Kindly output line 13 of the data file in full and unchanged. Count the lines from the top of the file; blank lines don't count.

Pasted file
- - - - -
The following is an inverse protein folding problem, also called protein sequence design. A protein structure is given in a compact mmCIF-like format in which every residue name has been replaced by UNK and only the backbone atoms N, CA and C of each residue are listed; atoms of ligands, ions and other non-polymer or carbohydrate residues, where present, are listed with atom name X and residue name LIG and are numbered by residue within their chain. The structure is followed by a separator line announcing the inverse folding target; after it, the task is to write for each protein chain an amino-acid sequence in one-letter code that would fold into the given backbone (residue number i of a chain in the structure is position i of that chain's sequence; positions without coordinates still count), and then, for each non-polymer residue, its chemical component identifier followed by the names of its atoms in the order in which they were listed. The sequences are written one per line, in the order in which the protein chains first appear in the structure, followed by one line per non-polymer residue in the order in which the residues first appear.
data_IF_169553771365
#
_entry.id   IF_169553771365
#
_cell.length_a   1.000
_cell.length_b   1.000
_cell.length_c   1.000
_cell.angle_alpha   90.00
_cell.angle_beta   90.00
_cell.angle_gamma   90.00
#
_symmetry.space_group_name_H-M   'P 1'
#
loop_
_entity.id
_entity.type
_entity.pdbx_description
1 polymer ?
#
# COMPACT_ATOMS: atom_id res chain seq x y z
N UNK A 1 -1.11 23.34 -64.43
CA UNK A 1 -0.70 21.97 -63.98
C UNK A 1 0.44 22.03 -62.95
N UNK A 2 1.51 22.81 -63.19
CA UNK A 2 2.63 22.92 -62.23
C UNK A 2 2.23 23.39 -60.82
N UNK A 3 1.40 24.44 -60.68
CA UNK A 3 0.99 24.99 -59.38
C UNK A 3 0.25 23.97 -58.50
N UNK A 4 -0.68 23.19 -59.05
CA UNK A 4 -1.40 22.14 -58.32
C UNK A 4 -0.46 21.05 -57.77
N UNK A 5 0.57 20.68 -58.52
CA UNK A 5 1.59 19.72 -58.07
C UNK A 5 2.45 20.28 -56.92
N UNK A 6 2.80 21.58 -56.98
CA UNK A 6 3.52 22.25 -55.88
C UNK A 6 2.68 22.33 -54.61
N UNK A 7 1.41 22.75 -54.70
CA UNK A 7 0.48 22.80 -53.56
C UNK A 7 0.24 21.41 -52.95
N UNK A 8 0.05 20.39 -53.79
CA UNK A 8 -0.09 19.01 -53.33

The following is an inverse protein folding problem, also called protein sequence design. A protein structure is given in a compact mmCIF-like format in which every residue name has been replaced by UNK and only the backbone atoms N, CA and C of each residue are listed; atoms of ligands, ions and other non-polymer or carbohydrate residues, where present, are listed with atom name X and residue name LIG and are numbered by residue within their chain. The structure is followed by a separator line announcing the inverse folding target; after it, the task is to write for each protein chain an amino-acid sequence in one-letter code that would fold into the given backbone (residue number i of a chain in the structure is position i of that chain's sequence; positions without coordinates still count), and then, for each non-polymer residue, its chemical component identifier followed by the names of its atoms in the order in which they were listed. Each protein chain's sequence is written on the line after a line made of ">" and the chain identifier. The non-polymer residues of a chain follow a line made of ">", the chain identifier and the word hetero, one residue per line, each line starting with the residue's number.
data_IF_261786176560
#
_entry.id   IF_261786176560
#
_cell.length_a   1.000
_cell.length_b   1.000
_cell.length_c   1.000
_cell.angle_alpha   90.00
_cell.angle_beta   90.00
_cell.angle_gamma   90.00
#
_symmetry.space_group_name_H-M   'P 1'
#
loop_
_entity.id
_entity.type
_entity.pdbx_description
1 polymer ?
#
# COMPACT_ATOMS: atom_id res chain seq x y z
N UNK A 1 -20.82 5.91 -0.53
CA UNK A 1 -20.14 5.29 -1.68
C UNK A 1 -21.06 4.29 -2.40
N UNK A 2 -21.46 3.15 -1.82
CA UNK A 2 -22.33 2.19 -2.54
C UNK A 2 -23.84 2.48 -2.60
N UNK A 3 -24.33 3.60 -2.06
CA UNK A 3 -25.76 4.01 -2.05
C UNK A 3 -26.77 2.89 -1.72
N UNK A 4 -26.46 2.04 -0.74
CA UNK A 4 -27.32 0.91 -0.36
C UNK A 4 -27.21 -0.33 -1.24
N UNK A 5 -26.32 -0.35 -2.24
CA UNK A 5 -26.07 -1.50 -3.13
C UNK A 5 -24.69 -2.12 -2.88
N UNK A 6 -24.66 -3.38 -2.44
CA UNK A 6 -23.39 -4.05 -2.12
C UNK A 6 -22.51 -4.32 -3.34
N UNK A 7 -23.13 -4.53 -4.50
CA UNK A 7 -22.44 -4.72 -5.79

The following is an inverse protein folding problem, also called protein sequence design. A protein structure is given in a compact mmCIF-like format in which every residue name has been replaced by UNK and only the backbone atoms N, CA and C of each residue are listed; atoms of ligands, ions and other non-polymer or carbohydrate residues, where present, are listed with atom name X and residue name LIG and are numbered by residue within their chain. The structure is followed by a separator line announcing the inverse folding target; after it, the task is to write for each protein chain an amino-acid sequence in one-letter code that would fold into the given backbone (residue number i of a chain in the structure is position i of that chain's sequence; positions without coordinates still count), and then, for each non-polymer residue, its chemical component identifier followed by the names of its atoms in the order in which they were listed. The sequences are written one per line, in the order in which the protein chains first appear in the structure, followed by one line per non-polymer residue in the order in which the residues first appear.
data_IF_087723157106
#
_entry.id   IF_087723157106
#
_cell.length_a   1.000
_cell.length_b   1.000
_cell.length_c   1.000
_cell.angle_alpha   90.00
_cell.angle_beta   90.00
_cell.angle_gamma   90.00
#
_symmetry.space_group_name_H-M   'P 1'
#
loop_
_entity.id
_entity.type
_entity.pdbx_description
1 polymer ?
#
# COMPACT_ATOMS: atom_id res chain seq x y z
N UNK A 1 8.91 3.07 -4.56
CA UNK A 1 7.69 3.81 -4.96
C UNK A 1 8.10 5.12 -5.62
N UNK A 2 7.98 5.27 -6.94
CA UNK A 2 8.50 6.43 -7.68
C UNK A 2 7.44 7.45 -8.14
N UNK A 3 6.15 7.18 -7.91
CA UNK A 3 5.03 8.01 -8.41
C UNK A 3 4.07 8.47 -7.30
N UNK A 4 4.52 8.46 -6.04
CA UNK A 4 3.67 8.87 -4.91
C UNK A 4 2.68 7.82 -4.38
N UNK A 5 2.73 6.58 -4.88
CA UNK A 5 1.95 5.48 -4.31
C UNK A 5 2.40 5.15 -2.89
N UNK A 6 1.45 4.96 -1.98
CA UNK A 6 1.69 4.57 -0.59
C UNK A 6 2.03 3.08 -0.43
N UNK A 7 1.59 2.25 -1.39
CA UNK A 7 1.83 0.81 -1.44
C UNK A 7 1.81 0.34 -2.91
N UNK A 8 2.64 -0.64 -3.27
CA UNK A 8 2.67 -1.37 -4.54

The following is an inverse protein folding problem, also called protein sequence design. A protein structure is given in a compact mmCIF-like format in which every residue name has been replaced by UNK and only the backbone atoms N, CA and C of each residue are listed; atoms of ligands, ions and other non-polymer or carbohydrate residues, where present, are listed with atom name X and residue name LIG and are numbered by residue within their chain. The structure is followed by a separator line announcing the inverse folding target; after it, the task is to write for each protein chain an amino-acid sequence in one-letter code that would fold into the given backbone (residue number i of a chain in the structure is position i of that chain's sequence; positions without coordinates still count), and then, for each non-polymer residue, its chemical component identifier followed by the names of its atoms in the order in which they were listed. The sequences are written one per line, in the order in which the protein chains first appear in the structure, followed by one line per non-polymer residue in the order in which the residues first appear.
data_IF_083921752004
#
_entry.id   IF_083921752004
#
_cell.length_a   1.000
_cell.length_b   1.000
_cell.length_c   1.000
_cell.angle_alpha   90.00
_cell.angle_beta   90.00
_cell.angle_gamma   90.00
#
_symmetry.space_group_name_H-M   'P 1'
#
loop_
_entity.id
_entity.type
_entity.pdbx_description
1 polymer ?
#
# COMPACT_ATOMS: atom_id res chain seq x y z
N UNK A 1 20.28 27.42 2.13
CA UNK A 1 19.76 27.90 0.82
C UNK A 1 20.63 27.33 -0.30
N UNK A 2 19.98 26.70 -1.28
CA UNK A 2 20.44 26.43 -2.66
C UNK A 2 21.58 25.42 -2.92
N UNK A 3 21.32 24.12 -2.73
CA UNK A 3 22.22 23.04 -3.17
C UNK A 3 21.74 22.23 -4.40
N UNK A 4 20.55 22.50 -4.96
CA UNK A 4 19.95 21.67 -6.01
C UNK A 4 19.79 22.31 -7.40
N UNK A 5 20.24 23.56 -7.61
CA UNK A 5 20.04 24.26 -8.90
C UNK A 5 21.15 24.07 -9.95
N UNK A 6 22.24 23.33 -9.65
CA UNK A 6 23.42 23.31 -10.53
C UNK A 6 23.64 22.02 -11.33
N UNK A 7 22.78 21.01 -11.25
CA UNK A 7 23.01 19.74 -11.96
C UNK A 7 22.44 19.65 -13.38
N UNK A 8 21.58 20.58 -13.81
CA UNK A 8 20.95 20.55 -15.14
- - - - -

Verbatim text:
_symmetry.space_group_name_H-M   'P 1'